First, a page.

The Drunkenness of Noah; The Mocking of Christ; Children mocking the prophet Elisha, from a Biblia Pauperum by Unknown Netherlandish artist

Unknown Netherlandish artist

The Drunkenness of Noah; The Mocking of Christ; Children mocking the prophet Elisha, from a Biblia Pauperum, c.1395–1400, Illuminated manuscript, 175 x 385 mm, The British Museum, London, Kings MS 5, fol. 15r, © The British Library Board (Kings MS 5, fol. 15r)

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Elisha and the She-Bears

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He turned around, looked at them and called down a curse on them in the name of the Lord. (2 Kings 2:24)

This incident from the start of Elisha’s career raises many ethical issues. There seems a disproportionate mismatch between punishment and crime.

The variant interpretations of the story in the Talmud suggest that the early rabbinic thinkers were much troubled by the idea of prophet-mocking children being mangled by divinely commissioned bears. For example, Babylonian Talmud Sotah 46b–47a explains that Elisha’s mockers were not boys, but adult water-carriers from Jericho who ‘behaved like little children’.

Christian interpreters, on the other hand, were content to interpret the incident typologically. The explanation of Caesarius, Bishop of Arles (c.470–543 CE), provides a characteristic example, typical of early Christian anti-Jewish interpretations: the insults of the Jewish children prefigure the shouts of the Jews at the crucifixion of Christ (Luke 23:21). The number of boys to be killed, forty-two, was taken to signify the number of years after the death of Christ when two bears—the Roman emperors Vespasian and Titus—besieged and destroyed Jerusalem, punishing the Jewish people for what Caesarius saw as their heinous crime.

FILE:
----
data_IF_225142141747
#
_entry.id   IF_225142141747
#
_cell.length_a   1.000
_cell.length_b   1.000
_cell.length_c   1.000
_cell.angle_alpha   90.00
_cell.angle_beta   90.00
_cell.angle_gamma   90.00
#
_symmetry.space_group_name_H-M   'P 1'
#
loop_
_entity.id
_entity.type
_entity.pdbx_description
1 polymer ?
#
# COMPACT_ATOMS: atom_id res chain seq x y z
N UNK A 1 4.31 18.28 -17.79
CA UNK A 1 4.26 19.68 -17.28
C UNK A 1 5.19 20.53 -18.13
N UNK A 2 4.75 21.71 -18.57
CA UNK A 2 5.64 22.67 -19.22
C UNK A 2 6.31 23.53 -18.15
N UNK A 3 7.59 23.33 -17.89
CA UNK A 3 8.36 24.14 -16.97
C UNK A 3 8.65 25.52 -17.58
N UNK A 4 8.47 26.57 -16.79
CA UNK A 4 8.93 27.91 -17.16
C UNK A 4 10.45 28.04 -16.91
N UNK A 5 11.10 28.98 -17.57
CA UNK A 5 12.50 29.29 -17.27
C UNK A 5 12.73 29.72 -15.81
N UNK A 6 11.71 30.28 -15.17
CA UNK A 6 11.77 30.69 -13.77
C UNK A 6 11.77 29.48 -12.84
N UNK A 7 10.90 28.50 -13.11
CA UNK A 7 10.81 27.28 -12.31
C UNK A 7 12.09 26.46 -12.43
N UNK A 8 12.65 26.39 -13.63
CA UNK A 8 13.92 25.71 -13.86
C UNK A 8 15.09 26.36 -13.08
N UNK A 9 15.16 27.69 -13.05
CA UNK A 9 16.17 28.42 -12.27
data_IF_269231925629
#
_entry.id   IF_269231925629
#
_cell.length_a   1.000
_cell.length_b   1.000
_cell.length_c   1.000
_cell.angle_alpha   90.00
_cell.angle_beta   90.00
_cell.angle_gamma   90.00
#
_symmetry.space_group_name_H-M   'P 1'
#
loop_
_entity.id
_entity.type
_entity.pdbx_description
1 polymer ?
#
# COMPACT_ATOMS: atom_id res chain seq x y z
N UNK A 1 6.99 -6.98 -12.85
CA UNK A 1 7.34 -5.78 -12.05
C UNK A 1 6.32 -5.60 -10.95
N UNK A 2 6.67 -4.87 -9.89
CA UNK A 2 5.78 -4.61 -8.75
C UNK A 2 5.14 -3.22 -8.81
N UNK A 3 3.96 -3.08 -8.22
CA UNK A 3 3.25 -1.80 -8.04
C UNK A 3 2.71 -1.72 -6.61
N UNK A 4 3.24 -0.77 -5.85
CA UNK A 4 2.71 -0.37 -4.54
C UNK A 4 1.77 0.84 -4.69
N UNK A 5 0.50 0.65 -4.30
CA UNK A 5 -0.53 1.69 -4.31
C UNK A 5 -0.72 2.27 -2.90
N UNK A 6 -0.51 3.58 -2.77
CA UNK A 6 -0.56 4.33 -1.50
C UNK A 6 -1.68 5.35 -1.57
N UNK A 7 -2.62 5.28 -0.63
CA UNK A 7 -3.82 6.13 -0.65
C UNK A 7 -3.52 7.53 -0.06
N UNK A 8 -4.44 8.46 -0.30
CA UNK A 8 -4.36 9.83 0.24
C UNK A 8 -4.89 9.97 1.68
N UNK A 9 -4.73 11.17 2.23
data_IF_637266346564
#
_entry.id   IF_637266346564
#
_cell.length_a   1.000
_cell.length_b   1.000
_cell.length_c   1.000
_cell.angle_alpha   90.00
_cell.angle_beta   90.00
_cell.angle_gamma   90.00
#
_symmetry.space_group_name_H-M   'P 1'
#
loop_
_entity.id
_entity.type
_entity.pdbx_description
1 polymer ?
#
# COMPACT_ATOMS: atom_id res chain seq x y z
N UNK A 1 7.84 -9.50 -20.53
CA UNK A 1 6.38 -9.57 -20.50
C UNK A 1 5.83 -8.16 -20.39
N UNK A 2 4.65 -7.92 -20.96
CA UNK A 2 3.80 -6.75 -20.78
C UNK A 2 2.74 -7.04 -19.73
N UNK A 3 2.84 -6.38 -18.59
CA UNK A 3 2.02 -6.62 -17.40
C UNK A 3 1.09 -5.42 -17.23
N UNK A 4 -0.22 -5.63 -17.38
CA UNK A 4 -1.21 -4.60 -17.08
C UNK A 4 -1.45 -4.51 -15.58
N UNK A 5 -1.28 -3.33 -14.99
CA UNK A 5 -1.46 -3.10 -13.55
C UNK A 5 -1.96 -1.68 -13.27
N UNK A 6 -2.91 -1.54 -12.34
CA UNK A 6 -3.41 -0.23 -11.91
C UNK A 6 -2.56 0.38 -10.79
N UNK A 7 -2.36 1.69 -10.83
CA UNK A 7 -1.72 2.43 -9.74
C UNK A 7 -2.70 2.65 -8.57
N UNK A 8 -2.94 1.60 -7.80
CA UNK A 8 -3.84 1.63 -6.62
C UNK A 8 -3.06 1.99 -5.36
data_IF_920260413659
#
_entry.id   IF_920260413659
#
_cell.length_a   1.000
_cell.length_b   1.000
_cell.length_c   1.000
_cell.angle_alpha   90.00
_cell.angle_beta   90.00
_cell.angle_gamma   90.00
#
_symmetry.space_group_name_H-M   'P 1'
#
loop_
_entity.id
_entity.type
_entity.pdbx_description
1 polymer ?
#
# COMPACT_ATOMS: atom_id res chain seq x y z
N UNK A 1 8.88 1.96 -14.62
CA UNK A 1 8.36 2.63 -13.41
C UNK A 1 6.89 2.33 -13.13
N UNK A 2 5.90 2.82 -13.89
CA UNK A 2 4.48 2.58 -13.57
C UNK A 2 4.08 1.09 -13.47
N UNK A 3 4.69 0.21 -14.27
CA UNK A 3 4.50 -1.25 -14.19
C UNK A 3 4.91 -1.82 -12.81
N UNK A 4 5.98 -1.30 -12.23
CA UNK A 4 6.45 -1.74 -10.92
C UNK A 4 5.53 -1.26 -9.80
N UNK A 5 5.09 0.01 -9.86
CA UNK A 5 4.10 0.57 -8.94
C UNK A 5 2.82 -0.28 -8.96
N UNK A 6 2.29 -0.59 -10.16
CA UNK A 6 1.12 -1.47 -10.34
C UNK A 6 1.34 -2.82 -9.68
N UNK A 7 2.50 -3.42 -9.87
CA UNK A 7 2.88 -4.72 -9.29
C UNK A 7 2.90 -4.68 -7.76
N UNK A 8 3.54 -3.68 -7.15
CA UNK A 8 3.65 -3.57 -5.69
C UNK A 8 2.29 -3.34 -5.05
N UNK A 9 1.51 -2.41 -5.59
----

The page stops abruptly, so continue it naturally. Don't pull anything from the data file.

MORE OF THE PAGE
As a result of such typological interpretations, the mockery of Elisha became—grimly—a standardized scene in medieval Christian art, most notably in illuminated manuscripts. In this tripartite image in the Biblia Pauperum, a large central panel shows the Jews mocking and taunting Christ, placing a crown of thorns on his head. On either side two smaller Old Testament scenes depict, on the left, the mocking of Noah’s nakedness by his son Ham and, on the right, the summoning of bears by Elisha to devour the boys—one of whom has already been half eaten. The typological parallels are made clear and irrefutable by the inclusion of biblical texts.

 

References

Ziolkowski, Eric. 2001. Evil Children in Religion, Literature, and Art (London: Palgrave), pp. 36–55


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